Buyers need to earn £20k above average UK salary to afford sold house prices, Go.Compare finds

The average UK salary is £20k too low to afford the country's typical house price - we look at just how much you need to earn to step onto the property ladder in the UK

UK average salary compared to house prices
The average UK salary is well behind the average house price
(Image credit: Getty Images)

Prospective buyers need to earn almost £20,000 above the average UK salary to afford a typical home, research by Go.Compare has found.

The comparison website’s analysis of HM Land Registry data and Office for National Statistics (ONS) wage figures showed people would need a pre-tax income of £53,913 to buy an average property. The average yearly UK paypacket currently sits just under £35,000.

The estimate is also based on how much would be required to meet monthly mortgage payments. Go.Compare assumed mortgage servicing would take up a third of a person’s income and that a typical buyer would take out a 90% loan-to-value (LTV) ratio mortgage at a 5.5% interest rate for a 25-year term.

Subscribe to MoneyWeek

Subscribe to MoneyWeek today and get your first six magazine issues absolutely FREE

Get 6 issues free

Sign up to Money Morning

Don't miss the latest investment and personal finances news, market analysis, plus money-saving tips with our free twice-daily newsletter

Don't miss the latest investment and personal finances news, market analysis, plus money-saving tips with our free twice-daily newsletter

Sign up

It all comes as mortgage rates have started to climb again amid market jitters over when the Bank of England will cut its base rate. Since US inflation and the UK Consumer Prices Index (CPI) both came in above expectations, there have even been concerns that interest rates could rise - although economists do not expect this to happen in the UK, at least.

Despite house prices remaining subdued as a result of mortgage market turmoil, industry data has shown affordability continues to be a problem - especially for first-time buyers. The ONS’s latest house price index showed a typical first-rung home costs £234,654 - almost seven-times the average UK salary.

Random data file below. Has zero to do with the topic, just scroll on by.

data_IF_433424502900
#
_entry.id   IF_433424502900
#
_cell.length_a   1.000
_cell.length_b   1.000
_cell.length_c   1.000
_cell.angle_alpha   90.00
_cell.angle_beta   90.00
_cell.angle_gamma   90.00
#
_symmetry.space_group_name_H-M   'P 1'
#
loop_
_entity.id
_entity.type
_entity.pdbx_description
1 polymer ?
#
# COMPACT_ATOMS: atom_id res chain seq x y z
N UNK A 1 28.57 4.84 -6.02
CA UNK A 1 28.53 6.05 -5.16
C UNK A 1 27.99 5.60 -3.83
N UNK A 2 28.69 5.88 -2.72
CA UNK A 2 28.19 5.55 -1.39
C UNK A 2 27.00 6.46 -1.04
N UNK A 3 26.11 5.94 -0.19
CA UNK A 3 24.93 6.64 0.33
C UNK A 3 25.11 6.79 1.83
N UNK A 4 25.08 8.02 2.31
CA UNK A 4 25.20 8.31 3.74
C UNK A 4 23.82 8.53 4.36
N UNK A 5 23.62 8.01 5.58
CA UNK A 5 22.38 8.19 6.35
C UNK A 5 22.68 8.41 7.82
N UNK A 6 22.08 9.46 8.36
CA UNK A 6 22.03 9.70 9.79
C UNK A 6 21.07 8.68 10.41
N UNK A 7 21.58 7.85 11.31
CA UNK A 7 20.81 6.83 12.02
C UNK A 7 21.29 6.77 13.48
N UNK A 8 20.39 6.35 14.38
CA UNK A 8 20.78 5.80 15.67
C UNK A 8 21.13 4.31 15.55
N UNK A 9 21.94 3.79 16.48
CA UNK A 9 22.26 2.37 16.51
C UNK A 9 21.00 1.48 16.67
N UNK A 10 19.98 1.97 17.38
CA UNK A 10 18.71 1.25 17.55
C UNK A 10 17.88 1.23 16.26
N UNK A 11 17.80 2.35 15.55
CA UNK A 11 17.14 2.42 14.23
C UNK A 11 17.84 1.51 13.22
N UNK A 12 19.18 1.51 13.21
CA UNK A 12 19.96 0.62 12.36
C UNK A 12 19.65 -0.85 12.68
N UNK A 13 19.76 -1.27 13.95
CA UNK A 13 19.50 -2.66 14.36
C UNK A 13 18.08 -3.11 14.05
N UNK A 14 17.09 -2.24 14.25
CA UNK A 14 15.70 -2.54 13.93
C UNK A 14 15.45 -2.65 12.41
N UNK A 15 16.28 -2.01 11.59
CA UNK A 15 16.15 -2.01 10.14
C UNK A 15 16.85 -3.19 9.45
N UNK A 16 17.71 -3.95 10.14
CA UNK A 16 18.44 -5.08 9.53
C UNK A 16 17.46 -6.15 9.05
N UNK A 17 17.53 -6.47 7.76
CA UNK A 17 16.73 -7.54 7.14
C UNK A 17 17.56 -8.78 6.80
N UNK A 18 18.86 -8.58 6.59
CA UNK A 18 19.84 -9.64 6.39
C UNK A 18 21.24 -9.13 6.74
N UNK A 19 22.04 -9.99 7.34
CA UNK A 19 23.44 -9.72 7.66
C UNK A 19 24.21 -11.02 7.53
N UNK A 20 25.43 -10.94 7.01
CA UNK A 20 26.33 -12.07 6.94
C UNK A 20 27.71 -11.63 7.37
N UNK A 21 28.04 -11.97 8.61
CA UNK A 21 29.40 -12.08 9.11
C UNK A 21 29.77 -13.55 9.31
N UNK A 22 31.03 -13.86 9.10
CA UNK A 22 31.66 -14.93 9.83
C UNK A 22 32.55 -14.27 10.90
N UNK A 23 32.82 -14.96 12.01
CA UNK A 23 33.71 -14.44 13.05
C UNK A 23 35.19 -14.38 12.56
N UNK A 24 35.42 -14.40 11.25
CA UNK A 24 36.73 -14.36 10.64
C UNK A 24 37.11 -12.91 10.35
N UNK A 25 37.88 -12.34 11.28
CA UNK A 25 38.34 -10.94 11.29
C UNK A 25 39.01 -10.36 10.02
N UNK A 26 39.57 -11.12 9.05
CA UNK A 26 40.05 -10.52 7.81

What salary do you need to earn to buy a property?

To work out how much salary you need to earn to buy a property in the UK, Go.Compare has taken January 2024’s HM Land Registry data and the most recent ONS Annual Survey of Hours and Earnings, which was published in November 2023. It also used mortgage assumptions taken from March 2024.

The comparison website, which is owned by the same publisher as MoneyWeek, found flats were the only property category that required a below-average salary. The average needed for this type of home was £30,666 a year. At the other end of the property ladder, the income required for the typical detached property was more than double the UK average paypacket, at £86,633.

Meanwhile, the average terraced house needed buyers to earn £43,456 a year. For semi-detached houses, the figure was £54,895.

Go.Compare said the surge in average property prices, which hit record highs in 2022, had added almost £10,000 to its estimated salary requirement. With the average UK house price jumping by almost £50,000 (22%) to £271,000 over the past five years, the wage needed to buy an average home has gone up from £44,314 to £53,913. It has pointed people to a new tool on its website that shows how much salary you need in different parts of the country.

Nathan Blackler, home insurance expert at Go.Compare, said: “Residents of the UK, and potential buyers in particular, will be well aware of high house prices and property market fluctuations over the past few years. But, our tool allows them to see what that looks like in relation to earnings, putting into perspective the disparity between salaries and homeownership.